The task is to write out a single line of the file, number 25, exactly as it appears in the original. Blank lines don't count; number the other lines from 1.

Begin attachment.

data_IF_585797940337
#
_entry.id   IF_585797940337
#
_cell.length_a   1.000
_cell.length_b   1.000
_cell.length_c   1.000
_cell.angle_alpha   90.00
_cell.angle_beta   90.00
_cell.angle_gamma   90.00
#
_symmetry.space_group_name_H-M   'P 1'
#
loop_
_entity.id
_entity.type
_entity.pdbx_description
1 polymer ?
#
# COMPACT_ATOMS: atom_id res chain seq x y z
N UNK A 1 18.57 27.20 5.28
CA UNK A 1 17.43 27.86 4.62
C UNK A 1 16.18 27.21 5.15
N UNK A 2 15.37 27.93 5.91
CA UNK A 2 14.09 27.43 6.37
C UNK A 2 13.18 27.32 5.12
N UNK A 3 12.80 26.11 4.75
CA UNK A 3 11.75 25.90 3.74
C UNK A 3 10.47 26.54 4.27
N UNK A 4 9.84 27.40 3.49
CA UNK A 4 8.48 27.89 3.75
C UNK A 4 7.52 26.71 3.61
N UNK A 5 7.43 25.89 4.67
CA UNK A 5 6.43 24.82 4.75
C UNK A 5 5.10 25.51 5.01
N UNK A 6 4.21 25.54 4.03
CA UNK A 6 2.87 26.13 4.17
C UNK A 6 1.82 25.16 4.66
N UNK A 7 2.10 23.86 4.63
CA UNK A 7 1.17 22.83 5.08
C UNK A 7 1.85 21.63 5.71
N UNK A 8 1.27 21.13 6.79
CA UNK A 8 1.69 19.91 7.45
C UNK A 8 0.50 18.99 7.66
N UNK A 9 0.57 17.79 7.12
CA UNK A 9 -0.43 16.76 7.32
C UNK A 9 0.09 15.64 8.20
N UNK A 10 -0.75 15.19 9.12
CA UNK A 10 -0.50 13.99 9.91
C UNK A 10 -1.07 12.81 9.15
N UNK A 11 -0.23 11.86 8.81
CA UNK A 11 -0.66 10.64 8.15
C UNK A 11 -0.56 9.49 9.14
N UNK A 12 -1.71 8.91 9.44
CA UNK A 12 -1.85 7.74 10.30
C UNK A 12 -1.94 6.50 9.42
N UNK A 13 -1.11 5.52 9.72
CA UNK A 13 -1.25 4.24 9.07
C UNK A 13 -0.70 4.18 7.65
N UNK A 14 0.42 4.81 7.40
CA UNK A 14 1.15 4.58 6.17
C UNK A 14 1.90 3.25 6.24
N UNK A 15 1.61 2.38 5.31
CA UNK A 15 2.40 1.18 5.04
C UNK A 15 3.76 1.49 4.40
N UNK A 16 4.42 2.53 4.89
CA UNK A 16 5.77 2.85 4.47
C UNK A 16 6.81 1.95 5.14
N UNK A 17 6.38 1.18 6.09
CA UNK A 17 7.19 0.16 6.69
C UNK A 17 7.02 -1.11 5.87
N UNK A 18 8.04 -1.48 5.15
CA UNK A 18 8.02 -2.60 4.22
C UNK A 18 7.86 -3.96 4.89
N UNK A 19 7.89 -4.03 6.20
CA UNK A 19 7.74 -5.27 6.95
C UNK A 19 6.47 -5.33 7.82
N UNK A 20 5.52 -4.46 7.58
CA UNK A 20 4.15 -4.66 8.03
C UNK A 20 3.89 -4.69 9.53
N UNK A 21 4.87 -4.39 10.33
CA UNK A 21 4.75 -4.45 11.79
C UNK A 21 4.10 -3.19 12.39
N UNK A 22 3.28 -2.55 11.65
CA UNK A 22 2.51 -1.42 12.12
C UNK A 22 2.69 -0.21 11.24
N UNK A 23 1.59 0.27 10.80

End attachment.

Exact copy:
CA UNK A 2 14.09 27.43 6.37